The Nikon D90 was the first DSLR to include a HD movie capability. It's an exceptional camera, but I find it hard to recommend it. Why? Simply because by today's standards, it is an old camera, and has been eclipsed by two newer Nikon cameras, the D7000 and D3100. So, unless you can get the D90 at an attractive price, pick either D7000 or D3100 depending on how much cash you want to lay out. The D3100 is considered an entry-level camera, while the D7000 is considered an advanced-amateur camera.
Overview: Perhaps too much emphasis has been placed on the MegaPixel count for digital cameras, as there are many other factors that determine how good the camera is. However, one thing is certain, a 12MegaPixel DSLR will perform remarkably better than a 12MegaPixel "Point-and-shoot" (compact) camera. The reason for this is the image sensor on a DSLR is larger. The larger the sensor, the less noise you will get. Noise is an unwanted grainy-looking texture in photographs, especially those that are taken at high ISO settings.
The photos shown below were taken in low-light with high ISO settings. They clearly show the unwanted noise pattern as the result of a high ISO setting. While the more expensive the camera, generally the better the noise reduction, DSLRs have remarkably improved in recent years, and even the entry-level cameras can exceed what older pro cameras could achieve.
The left photo was taken by my older Nikon D70 DSLR, which is a 2004 vintage camera, and the high ISO noise is more apparent. The right photo was with my newer Nikon D90 DSLR, which shows much improved noise rejection.
Nikon D70 @ High ISO - Martin B-10 Bomber, USAF Museum - Wright-Patterson AFB, OH
Nikon D90 @ High ISO - Martin B-10 Bomber, USAF Museum - Wright-Patterson AFB, OH
Why Nikon? Actually, I started out with a film SLR in the late '70s with a Canon FTb. In those days, Nikon was known as the best, but they were significantly more expensive than Canon. Then when auto exposure cameras came to market, Canon changed their lens mount, and none of the lenses I had would fit. In those days, Zoom lenses were rare, so it was not untypical to have several fixed focal length lenses in your camera bag.
I remembered an ad that Nikon had during that time. While I am paraphrasing a bit (I cannot remember exactly what it said), "The photo equipment you don't have to replace is the least expensive, no matter how much it cost". How true that statement was for my lens situation. I then found out that Nikon did not change their mount system, and even today that is true. You can mount a 40 old lens on a new Nikon and it will still work. Of course, you won't have auto focus or some of the other advanced features, and you may have to shoot with Manual exposure, but most lenses will work. For that reason, I changed equipment brands and went with Nikon.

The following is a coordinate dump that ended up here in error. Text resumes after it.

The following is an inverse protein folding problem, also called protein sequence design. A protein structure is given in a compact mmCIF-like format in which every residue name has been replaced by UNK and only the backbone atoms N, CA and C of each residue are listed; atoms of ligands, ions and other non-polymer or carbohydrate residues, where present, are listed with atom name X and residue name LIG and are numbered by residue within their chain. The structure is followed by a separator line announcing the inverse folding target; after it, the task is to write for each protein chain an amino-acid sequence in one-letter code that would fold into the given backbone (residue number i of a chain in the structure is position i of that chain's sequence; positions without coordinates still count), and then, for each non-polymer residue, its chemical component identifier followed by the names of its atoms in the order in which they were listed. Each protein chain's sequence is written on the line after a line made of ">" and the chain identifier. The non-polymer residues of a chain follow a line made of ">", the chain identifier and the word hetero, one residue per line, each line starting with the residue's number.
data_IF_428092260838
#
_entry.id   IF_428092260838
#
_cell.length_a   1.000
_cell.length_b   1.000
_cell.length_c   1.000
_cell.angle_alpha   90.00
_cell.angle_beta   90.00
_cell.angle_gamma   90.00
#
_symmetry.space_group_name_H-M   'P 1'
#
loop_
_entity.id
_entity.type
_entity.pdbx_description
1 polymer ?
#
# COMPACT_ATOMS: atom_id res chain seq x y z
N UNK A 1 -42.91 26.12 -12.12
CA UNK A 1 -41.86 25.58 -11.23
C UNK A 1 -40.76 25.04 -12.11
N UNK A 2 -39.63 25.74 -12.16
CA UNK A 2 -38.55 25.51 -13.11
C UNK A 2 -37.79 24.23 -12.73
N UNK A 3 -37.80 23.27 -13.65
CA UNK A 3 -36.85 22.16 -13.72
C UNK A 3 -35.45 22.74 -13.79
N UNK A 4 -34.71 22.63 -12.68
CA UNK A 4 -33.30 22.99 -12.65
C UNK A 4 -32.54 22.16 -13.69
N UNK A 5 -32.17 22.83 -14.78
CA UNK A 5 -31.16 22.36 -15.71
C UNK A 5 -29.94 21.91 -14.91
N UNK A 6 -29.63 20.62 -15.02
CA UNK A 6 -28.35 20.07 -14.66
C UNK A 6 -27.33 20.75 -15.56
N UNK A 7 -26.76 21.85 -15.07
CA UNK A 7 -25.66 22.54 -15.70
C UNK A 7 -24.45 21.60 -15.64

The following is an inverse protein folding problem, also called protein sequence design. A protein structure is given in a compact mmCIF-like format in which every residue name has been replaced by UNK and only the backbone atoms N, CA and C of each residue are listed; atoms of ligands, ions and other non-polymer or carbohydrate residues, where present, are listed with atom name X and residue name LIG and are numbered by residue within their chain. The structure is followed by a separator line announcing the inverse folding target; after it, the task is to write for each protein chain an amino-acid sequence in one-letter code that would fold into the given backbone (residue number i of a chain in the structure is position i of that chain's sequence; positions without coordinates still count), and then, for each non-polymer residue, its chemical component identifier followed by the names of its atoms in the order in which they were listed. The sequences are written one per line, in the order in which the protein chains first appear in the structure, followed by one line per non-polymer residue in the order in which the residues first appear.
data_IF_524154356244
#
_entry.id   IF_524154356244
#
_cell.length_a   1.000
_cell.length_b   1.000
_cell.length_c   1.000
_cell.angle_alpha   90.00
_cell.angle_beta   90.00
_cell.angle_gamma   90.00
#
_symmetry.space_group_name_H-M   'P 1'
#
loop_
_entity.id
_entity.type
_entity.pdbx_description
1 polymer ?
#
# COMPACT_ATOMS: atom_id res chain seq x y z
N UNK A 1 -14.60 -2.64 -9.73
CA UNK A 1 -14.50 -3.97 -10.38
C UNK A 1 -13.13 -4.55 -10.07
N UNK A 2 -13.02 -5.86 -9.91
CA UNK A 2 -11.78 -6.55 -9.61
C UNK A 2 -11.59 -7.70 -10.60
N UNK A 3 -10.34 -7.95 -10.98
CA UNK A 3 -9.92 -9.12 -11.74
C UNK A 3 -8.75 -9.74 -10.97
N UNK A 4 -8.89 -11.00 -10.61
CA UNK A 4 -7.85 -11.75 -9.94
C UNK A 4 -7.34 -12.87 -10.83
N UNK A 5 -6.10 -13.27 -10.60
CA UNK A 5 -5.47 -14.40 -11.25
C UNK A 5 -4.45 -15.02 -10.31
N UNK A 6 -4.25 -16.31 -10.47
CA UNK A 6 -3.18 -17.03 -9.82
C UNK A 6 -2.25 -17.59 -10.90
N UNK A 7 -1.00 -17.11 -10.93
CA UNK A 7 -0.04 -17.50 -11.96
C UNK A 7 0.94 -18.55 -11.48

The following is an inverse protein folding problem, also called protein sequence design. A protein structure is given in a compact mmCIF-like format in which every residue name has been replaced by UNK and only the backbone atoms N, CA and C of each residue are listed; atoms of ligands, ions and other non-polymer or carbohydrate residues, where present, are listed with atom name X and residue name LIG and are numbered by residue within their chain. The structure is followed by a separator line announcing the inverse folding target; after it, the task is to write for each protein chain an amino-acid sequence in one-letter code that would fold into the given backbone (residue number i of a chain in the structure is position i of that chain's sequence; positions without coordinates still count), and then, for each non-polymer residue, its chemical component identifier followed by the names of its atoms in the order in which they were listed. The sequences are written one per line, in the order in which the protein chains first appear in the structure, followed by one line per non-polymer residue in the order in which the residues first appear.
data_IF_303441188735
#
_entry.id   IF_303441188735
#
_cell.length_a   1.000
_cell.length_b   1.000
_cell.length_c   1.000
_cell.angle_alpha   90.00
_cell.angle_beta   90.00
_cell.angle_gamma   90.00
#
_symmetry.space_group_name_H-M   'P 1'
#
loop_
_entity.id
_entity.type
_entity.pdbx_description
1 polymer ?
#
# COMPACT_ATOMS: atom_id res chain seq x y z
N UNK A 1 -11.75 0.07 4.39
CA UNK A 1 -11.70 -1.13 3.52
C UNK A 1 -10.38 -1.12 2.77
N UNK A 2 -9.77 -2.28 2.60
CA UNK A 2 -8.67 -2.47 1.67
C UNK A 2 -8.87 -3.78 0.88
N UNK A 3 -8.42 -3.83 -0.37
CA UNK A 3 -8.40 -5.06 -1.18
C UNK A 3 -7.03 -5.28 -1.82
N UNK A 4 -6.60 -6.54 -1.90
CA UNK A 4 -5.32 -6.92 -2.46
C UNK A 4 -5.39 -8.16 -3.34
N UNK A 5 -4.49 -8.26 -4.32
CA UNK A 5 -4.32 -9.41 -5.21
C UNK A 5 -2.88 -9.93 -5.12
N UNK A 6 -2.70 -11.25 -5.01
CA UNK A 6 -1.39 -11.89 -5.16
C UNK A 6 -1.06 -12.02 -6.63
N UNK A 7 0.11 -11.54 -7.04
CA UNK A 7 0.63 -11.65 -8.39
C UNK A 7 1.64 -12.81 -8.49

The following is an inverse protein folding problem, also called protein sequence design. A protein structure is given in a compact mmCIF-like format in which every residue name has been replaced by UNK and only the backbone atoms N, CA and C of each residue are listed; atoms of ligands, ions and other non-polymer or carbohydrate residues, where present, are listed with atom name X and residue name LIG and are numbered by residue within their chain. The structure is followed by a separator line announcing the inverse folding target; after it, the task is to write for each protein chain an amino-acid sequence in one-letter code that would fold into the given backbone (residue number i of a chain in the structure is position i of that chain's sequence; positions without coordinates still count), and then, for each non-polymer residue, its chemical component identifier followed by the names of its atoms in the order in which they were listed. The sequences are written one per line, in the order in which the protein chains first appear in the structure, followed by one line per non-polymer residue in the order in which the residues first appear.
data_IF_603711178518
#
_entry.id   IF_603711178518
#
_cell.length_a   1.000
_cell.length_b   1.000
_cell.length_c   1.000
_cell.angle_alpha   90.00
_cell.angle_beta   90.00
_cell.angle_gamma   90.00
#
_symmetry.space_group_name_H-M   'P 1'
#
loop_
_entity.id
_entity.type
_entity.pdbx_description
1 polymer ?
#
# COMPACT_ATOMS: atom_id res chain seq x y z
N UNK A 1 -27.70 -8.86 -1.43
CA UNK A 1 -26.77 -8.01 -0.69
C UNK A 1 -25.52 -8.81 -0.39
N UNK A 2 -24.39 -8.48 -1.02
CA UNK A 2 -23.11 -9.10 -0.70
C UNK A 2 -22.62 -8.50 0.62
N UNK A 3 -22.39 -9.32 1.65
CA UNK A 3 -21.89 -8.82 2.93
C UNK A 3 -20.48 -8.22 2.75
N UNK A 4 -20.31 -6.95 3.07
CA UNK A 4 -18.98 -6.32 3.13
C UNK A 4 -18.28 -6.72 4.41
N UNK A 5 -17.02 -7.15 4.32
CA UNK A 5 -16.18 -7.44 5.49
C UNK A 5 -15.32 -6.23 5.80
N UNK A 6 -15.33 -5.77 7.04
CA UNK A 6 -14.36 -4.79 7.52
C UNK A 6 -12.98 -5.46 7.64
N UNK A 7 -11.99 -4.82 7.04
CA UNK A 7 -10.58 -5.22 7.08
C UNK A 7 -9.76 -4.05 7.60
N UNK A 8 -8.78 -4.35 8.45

However, today, Canon still makes good equipment, and is worth your consideration. You can't go wrong with either brand.
Raw photos vs. JPG, which one? The primary difference is that JPGs are highly compressed photos, which allow more photos to be saved to a memory card. If you look at a JPG photo with a critical eye, you can usually see artifacts as the result of the compression. Raw photos, on the other hand are not compressed. This results in a higher quality photo, but it results in a larger file size, so not as many photos can be saved to a card. However, this is not as much of a problem these days as memory cards are cheap. But Raw photos are proprietary formats, so they usually must be converted to a JPG or other format before they can be printed or viewed on a website. However, many of today's photo-processing software can read Raw files from most manufacturers.
If you never intend to retouch your photos, you can shoot JPG. However, JPGs are lousy when post-processing as the critical information is gone. Any attempt to retouch a JPG will result in mush. Some professional photographers insist that every photo needs to be retouched, or at least sharpened. I'll leave that up to you, but perhaps one good alternative is to use the JPG+RAW mode that Nikon DSLRs have. This actually results in two photos per shot; one saved in RAW, and one saved in JPG format. This is probably the best of both worlds as you have a RAW photo should you decide to retouch it. Shooting RAW will also allow you to extend your low-light shooting a bit, as you may be able to correct a moderately underexposed photo.
Summary: You choice of the camera you wish to use is as much a matter of your pocket book than anything else. A good photograph can be taken with an inexpensive camera, and a lousy photo can be taken with an expensive camera. For some folks just starting out, the entry-level D3100 presents tremendous value, and there is an in-camera help system that may prove to be indespensible. The entry-level cameras even often find their way into professional photographer's bags as they are often light weight, easier to setup and use, and if they are lost or stolen, its not as expensive. Often its better to have a camera that is easy to use as you can concentrate on taking the photo rather than setting the camera up. However, the chief advantage of the more expensive camera is flexibility, and the ability to operate in the fringe environment (low light, dusty or wet conditions, and so on).
Remember the theme of this review is the selection of a camera that you may want to take with you on a cruise. You don't want to lug a heavy, super-expensive pro camera with you, so cameras in the D3100 to D7000 range will provide satisfactory performance in the cruise ship setting.